Hey y’all! Today is a happy day. I harvested garlic from my garden and made some pesto with it! I also get to braid my garlic and it made me so proud!
This is my first year with garlic and a last minute decision. I got extra big pots this March after starting the garden, then I saw an old head of garlic in the fridge all shrunk up and it had some sprouting already. So why not. I split the cloves and pushed them root down into the soil and boy they grew! Not only the shoots were sky high but also the white roots completely took up the pots. By June their leaves have fell on the ground so I dug them up. The garlic bulbs were on the small side – but they smelt sooo good. I could have put them back in the soil and given them a bit more time but I just cannot wait anymore!
I had so much fun watching them grow and just wanted to play with them as long as I can. So I decided to braid them. After cleaning the dirt off and drying them outside for a few days, I followed this awesome video “how to braid garlic” and gave it my best. My garlic were small so the final product did not look as impressive as the one in the video. But it did not stop them to serve as an awesome weapon for Mr. Apron Vampire Hunter. 🙂
I love my garlic braid so much now and just want to look at it forever. When hubby wants to use them I am all like “do not touch my garlic!”, which totally defeat the purpose of growing garlic. They also smell great. Hubby and I both love love love garlic and use lots of them in our dishes. One of my favorite way of eating garlic is to cook them with meat until they are soft and no longer spicy. Like this 40-garlic chicken. But to be honest my harvest is so small I probably cannot even get 40 garlic cloves out of them haha.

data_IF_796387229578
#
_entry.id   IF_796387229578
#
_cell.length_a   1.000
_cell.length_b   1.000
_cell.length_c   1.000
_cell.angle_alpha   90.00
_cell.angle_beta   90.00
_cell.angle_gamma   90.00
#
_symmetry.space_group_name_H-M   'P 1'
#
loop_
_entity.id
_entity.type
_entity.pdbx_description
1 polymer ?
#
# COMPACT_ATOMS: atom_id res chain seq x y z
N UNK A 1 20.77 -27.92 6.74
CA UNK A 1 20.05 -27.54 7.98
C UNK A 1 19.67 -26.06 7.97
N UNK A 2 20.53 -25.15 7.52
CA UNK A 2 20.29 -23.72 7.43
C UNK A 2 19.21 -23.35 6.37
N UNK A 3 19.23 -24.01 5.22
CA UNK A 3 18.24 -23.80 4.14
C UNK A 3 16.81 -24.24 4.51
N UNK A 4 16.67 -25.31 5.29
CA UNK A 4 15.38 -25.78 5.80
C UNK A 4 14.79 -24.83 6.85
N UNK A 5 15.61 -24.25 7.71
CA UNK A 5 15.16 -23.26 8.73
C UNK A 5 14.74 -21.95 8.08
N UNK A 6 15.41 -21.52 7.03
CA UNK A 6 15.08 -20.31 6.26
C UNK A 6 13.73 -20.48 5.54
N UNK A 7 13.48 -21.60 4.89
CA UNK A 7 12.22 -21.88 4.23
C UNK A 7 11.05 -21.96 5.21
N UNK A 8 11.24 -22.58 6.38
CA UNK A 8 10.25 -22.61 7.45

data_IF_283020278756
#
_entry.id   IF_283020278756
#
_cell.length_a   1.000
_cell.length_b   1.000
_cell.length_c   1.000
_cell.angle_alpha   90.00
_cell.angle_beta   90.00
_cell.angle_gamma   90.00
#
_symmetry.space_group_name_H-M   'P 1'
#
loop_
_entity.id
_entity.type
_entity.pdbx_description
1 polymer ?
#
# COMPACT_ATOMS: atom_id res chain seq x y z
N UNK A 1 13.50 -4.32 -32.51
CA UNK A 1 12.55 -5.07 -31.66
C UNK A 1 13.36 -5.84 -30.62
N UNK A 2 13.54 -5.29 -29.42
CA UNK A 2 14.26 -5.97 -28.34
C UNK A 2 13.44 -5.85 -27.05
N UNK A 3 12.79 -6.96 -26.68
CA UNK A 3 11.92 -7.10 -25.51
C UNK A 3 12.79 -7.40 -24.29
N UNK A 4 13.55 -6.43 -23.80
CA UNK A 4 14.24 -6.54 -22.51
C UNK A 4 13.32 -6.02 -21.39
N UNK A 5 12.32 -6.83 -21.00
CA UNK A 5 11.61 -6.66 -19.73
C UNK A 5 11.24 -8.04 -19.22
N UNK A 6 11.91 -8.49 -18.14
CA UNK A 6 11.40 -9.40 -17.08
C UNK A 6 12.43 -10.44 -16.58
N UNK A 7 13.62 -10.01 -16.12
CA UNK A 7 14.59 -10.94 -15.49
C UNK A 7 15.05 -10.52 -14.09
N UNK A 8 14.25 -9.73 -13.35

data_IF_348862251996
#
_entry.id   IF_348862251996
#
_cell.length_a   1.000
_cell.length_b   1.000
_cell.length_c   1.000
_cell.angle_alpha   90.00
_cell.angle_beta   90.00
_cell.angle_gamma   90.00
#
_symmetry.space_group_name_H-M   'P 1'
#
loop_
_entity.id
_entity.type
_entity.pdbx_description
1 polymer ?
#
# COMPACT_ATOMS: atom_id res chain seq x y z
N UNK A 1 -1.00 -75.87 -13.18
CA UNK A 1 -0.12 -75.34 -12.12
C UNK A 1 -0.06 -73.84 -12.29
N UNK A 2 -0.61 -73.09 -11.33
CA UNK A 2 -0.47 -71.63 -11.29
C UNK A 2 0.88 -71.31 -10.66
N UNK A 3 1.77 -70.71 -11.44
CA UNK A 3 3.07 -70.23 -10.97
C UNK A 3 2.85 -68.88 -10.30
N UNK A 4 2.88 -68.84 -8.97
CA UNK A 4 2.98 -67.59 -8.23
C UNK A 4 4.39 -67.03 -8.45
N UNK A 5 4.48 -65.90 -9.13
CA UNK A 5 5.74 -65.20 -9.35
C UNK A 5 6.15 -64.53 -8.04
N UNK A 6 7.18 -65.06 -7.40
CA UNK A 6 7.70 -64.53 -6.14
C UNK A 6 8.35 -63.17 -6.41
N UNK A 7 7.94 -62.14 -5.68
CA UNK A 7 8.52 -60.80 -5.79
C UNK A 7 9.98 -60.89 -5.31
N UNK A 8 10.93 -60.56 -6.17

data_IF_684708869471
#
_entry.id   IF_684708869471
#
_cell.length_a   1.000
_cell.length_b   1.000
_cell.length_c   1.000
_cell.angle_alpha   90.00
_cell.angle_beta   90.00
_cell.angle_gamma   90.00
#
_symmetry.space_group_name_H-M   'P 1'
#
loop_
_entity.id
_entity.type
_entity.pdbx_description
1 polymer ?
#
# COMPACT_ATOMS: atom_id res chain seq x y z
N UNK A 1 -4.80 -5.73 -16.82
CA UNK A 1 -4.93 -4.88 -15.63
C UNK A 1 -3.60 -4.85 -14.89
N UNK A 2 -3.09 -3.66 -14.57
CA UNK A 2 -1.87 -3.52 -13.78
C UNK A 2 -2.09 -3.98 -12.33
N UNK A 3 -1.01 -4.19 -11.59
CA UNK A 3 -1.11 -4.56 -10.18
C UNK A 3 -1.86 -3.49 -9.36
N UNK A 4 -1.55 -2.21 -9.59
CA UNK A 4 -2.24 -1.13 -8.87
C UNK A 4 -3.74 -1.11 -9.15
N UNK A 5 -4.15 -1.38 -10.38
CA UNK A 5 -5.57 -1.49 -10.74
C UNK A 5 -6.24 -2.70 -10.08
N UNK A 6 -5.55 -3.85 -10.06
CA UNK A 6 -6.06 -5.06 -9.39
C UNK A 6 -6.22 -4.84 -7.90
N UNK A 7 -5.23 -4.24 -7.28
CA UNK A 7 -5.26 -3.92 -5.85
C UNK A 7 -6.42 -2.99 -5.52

I also like picked garlic growing up. They are called “sugar garlic” in Chinese and they are a must-have for hot-pot in North China. And it is incredibly easy to make: fill a mason jar with garlic, dissolve one part of sugar in two parts of white vinegar and pour the mix into the jar until all the garlic submerge. Then close the jar and wait until the garlic is sweet and sour but not spicy anymore. It is salivating and great to eat with meat. My grandparents usually pickle whole garlic this way – he peeled off the hard skin but left a thin layer to hold the cloves together – and it usually takes a couple month before it is ready. I am impatient so I usually pickle cloves and remove almost all the skin, which only takes a couple weeks on the counter and up to a month in the fridge.
I am very curious if my garlic taste as good as they smell. So I agreed to use one head of garlic for pesto since we had another basil harvest today. It was GREAT. We made so much and had to freeze some in an ice tray.
Now I know what I am gonna put in my winter garden – garlic garlic and garlic!